How a 26-Year-Old Turned His First Minimum Wage Into a $3 Million Property Portfolio
A 26-year-old man who was earning $60,000 a year has proven how its possible for anyone, including Gen Y, to get on the property ladder.
Daniel Walsh, from New South Wales, has an impressive portfolio of eight properties across Australia’s east coast, worth $3 million.
The train driver – who is renting in Picton, south-west of Sydney, with his fiance – has investments in NSW, Victoria, Queensland and South Australia.
Young property investor Daniel Walsh (pictured) has an impressive portfolio of eight properties across Australia’s east coast
But the property portfolio he built over six years didn’t come easy.
At the age of 16, he started working as an apprentice auto-electrician for his father in an effort to save for his first home.
‘I knew that if I saved my money while living at home, I would be able to get ahead of myself before I move out,’ Mr Walsh told Daily Mail Australia.
‘So I pretty much worked my butt off. I was on an extremely low wage, making about $254 a week. I was doing extra hours after work.
‘Dad used to say “if you want to earn extra money, you can rebuild the starter motors for $5 each”. And it used to take me two hours to build just one. I would spend an extra four hours every afternoon to get that extra $10.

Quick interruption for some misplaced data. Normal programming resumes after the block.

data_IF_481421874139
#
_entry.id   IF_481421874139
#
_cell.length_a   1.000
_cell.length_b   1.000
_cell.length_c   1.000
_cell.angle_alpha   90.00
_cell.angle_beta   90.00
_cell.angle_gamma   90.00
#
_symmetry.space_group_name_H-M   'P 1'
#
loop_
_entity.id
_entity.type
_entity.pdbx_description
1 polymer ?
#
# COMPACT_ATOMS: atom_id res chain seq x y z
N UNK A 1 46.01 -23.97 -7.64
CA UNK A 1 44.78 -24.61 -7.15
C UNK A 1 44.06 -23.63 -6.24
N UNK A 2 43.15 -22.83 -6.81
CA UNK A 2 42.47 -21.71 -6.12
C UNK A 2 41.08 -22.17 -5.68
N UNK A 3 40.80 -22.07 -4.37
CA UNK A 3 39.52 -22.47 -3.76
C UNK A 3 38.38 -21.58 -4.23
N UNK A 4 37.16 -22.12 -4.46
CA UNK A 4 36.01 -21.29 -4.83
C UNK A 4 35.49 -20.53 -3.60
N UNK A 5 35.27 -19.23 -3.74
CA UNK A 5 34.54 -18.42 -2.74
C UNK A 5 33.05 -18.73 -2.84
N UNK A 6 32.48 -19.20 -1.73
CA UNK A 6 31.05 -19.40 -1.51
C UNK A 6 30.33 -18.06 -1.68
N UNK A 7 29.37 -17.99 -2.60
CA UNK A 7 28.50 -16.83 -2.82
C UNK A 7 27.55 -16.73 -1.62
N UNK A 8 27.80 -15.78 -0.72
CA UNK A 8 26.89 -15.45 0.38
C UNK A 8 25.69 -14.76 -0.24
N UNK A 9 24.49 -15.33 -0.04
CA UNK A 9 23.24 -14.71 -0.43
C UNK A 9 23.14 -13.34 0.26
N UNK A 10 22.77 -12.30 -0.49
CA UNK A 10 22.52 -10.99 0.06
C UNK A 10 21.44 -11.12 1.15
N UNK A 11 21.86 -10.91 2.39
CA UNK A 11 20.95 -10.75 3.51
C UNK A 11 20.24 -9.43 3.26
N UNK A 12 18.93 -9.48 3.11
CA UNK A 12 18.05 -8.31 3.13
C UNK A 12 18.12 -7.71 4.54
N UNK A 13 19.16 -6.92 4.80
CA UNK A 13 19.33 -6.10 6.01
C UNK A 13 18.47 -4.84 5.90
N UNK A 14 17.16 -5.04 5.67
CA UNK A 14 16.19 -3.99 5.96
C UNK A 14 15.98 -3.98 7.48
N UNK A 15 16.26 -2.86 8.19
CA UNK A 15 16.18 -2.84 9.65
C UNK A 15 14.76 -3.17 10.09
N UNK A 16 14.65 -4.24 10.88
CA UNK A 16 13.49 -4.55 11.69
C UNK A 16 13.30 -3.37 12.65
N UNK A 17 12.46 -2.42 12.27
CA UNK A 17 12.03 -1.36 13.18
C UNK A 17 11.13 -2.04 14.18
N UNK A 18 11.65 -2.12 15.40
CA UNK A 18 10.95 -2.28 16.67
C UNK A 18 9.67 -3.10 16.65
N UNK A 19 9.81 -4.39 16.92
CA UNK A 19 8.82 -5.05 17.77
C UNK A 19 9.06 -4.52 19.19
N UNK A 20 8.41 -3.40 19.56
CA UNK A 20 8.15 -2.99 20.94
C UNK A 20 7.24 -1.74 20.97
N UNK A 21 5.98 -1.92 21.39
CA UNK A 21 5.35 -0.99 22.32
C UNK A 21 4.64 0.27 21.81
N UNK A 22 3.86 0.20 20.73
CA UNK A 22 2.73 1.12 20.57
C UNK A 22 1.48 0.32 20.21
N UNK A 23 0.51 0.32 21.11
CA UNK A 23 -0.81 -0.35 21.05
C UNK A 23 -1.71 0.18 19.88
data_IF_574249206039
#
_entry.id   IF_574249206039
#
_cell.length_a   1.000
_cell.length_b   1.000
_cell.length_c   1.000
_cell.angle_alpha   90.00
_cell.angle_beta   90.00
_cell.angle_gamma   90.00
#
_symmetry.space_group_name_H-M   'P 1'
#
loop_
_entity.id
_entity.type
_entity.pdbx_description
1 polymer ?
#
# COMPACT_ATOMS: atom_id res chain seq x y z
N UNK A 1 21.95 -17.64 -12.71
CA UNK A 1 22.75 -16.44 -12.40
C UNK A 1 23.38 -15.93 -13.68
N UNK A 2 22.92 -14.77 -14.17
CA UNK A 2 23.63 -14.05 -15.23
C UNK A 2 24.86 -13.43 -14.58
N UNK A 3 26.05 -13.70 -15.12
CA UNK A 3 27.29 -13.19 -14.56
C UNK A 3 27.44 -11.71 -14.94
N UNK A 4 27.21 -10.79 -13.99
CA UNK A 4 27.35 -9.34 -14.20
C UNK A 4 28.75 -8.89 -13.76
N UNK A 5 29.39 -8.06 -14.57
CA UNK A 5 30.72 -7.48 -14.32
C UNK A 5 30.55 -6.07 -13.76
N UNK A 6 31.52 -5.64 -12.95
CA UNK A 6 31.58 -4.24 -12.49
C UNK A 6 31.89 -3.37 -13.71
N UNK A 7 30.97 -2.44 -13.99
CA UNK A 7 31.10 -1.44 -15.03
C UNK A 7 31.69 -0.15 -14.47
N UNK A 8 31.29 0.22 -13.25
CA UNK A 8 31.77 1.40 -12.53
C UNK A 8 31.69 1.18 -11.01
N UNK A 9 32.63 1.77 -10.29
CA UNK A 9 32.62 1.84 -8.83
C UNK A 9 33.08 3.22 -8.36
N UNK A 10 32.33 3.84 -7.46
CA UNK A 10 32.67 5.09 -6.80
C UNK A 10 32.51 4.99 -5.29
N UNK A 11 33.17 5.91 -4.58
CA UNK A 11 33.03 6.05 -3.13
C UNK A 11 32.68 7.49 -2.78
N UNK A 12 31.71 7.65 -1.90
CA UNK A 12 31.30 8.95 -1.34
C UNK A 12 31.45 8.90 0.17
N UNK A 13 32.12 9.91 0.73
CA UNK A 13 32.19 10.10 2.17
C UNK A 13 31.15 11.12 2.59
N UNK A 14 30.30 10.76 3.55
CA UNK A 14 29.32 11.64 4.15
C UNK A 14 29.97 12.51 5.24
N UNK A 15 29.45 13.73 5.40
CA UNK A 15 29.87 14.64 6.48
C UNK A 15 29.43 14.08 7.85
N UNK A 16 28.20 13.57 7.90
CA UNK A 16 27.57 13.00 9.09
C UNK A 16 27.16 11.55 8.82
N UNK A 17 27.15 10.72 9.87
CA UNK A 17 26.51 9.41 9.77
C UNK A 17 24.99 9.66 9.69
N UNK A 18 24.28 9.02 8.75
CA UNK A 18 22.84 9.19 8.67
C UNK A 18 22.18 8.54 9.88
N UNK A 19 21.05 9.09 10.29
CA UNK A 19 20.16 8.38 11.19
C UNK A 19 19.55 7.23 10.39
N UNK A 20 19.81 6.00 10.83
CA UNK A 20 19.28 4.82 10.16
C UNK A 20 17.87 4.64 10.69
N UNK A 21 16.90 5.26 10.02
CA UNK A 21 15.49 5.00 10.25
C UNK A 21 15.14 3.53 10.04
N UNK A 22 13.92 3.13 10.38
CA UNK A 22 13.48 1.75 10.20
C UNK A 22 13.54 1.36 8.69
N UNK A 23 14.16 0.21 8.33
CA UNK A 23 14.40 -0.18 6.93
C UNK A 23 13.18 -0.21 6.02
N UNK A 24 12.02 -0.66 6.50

‘I was also working six days a week. So I was working every Saturday and using the extra money to put fuel in my car for work.
‘I know it wasn’t much money at the time but it was money I didn’t have. And that’s pretty much how I started saving.’
By the time he was 19, Mr Walsh dug dip into his pockets to make a deposit of $34,000 for his first property.
‘I bought a $32,000 car in the early days but realised I was losing a lot of money fast so I sold it for $11,000 to go towards the deposit,’ he said.
‘I went from a nice car to driving a bomb that cost me $2,000. There were a lot of problems with it but I continued to repair it to keep it going… It blew up a year later but I rebuilt it so I could get through.
‘All of my savings went towards my first property. I had nothing after that.’
The young man built his first home in Thirlmere in a semi-rural town in the Macarthur Region of NSW for a total of $342,000.
‘I knew the only way I could get into the housing market was to buy a block of land and build my first home,’ he said.
‘I even sold my skydiving equipment so I could put a driveway on my property.
‘Every single dollar went towards my first home. I was only earning $700 a week and had just finished my four-year apprentice.’
Building his first property also meant he was able to avoid paying stamp duty.
Mr Walsh then rented out the four-bedroom property for $470 a week, which helped covered his mortgage. Today, the home is valued at an estimated $600,000.
‘The philosophy I had set for myself was: “if I could buy one house, why not buy a second one?”,’ he said.
‘And if I could rent out two properties, I could do that to 10. From there, I started to build my portfolio.’
First property: The young man built his property at the age of 19 – and he was able to avoid paying stamp duty. He even sold his skydiving equipment to pay for his driveway (pictured)
About a year later, he managed to scrape together another deposit to buy his second property for $303,000 in the same suburb.
He gave himself a budget of $5,000 for renovation before he was able to turn it into a rental property of $430 a week.
‘I was there renovating every night after work,’ he said.
‘When I was growing up, I helped my parents renovate their homes so I was able to do the same to my home.